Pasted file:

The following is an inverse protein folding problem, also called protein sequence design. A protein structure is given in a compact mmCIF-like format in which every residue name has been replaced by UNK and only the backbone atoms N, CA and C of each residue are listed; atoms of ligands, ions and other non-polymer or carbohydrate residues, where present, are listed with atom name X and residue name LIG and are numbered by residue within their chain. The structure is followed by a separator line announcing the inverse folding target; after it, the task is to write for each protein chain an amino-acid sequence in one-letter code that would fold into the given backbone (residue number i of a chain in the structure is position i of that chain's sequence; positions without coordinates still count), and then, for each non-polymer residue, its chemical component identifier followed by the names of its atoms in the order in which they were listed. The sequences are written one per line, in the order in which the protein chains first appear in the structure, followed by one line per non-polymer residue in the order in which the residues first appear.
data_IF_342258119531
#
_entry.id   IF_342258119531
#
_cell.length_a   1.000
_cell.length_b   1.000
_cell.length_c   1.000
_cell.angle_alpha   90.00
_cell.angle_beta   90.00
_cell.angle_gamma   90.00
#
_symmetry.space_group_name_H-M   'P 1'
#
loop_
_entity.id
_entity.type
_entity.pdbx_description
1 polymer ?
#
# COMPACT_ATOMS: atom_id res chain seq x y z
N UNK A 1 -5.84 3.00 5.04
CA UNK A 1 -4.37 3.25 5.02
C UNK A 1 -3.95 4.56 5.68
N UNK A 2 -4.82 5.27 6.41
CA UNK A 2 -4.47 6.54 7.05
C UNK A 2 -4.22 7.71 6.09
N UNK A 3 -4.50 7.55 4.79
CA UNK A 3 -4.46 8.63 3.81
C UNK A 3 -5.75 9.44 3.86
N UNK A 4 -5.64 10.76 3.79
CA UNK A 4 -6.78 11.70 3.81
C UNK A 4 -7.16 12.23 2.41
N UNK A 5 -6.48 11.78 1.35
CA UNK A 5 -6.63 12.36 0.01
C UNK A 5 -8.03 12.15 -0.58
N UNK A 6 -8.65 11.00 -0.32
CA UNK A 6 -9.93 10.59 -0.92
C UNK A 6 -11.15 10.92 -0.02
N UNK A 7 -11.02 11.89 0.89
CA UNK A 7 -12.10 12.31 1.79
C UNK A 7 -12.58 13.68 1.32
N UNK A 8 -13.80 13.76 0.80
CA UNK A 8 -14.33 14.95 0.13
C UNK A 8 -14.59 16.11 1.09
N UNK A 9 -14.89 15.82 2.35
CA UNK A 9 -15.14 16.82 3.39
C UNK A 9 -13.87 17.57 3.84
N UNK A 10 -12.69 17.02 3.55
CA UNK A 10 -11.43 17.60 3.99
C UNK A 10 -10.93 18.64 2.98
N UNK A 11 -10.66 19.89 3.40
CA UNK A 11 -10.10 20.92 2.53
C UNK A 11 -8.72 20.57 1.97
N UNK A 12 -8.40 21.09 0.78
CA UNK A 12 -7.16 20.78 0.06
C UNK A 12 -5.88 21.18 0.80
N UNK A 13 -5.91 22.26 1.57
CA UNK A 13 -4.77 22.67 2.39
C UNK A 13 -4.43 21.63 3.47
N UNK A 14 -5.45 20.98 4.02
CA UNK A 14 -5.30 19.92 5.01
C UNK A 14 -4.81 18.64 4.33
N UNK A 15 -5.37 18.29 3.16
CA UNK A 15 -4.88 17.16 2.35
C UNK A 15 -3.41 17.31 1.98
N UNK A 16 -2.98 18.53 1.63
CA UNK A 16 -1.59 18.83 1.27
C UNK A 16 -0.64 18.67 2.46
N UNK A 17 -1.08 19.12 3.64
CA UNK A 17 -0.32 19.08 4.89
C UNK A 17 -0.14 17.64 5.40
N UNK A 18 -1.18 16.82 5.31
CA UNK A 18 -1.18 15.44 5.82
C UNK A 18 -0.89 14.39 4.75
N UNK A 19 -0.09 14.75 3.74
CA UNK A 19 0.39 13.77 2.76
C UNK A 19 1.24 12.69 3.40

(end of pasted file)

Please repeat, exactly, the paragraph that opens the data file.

The following is an inverse protein folding problem, also called protein sequence design. A protein structure is given in a compact mmCIF-like format in which every residue name has been replaced by UNK and only the backbone atoms N, CA and C of each residue are listed; atoms of ligands, ions and other non-polymer or carbohydrate residues, where present, are listed with atom name X and residue name LIG and are numbered by residue within their chain. The structure is followed by a separator line announcing the inverse folding target; after it, the task is to write for each protein chain an amino-acid sequence in one-letter code that would fold into the given backbone (residue number i of a chain in the structure is position i of that chain's sequence; positions without coordinates still count), and then, for each non-polymer residue, its chemical component identifier followed by the names of its atoms in the order in which they were listed. The sequences are written one per line, in the order in which the protein chains first appear in the structure, followed by one line per non-polymer residue in the order in which the residues first appear.